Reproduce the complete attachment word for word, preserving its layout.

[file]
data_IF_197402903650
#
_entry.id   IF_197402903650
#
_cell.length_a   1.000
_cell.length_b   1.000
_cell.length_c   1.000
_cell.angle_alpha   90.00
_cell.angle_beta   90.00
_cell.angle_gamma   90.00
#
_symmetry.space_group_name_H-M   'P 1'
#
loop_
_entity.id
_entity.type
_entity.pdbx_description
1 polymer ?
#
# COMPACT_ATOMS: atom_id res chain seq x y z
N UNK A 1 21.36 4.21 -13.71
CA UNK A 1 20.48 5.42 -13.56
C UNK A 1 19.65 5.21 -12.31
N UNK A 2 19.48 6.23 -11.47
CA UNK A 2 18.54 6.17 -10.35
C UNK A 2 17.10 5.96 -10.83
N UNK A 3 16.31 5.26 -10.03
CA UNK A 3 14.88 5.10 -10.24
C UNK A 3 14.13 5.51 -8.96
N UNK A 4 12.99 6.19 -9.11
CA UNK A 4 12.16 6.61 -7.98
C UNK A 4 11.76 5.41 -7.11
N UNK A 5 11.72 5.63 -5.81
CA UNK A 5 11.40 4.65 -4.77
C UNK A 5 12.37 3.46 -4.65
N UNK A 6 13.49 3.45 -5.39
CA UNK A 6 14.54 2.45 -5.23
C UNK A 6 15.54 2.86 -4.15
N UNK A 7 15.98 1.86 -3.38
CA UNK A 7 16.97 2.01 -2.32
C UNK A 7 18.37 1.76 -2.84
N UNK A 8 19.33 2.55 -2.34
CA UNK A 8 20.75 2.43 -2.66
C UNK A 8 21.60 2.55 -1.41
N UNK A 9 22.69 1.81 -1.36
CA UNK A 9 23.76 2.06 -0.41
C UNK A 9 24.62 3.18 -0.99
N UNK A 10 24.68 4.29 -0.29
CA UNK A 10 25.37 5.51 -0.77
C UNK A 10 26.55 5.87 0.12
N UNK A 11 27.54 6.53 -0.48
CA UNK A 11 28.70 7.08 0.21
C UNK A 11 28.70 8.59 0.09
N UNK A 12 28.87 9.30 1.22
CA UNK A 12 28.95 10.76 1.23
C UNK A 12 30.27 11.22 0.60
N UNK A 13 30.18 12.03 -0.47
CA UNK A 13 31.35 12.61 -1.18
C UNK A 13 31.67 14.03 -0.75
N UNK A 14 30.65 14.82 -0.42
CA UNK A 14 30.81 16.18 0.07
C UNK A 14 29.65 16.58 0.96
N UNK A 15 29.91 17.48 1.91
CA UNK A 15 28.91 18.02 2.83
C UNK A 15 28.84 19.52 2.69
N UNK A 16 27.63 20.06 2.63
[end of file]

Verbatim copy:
data_IF_197402903650
#
_entry.id   IF_197402903650
#
_cell.length_a   1.000
_cell.length_b   1.000
_cell.length_c   1.000
_cell.angle_alpha   90.00
_cell.angle_beta   90.00
_cell.angle_gamma   90.00
#
_symmetry.space_group_name_H-M   'P 1'
#
loop_
_entity.id
_entity.type
_entity.pdbx_description
1 polymer ?
#
# COMPACT_ATOMS: atom_id res chain seq x y z
N UNK A 1 21.36 4.21 -13.71
CA UNK A 1 20.48 5.42 -13.56
C UNK A 1 19.65 5.21 -12.31
N UNK A 2 19.48 6.23 -11.47
CA UNK A 2 18.54 6.17 -10.35
C UNK A 2 17.10 5.96 -10.83
N UNK A 3 16.31 5.26 -10.03
CA UNK A 3 14.88 5.10 -10.24
C UNK A 3 14.13 5.51 -8.96
N UNK A 4 12.99 6.19 -9.11
CA UNK A 4 12.16 6.61 -7.98
C UNK A 4 11.76 5.41 -7.11
N UNK A 5 11.72 5.63 -5.81
CA UNK A 5 11.40 4.65 -4.77
C UNK A 5 12.37 3.46 -4.65
N UNK A 6 13.49 3.45 -5.39
CA UNK A 6 14.54 2.45 -5.23
C UNK A 6 15.54 2.86 -4.15
N UNK A 7 15.98 1.86 -3.38
CA UNK A 7 16.97 2.01 -2.32
C UNK A 7 18.37 1.76 -2.84
N UNK A 8 19.33 2.55 -2.34
CA UNK A 8 20.75 2.43 -2.66
C UNK A 8 21.60 2.55 -1.41
N UNK A 9 22.69 1.81 -1.36
CA UNK A 9 23.76 2.06 -0.41
C UNK A 9 24.62 3.18 -0.99
N UNK A 10 24.68 4.29 -0.29
CA UNK A 10 25.37 5.51 -0.77
C UNK A 10 26.55 5.87 0.12
N UNK A 11 27.54 6.53 -0.48
CA UNK A 11 28.70 7.08 0.21
C UNK A 11 28.70 8.59 0.09
N UNK A 12 28.87 9.30 1.22
CA UNK A 12 28.95 10.76 1.23
C UNK A 12 30.27 11.22 0.60
N UNK A 13 30.18 12.03 -0.47
CA UNK A 13 31.35 12.61 -1.18
C UNK A 13 31.67 14.03 -0.75
N UNK A 14 30.65 14.82 -0.42
CA UNK A 14 30.81 16.18 0.07
C UNK A 14 29.65 16.58 0.96
N UNK A 15 29.91 17.48 1.91
CA UNK A 15 28.91 18.02 2.83
C UNK A 15 28.84 19.52 2.69
N UNK A 16 27.63 20.06 2.63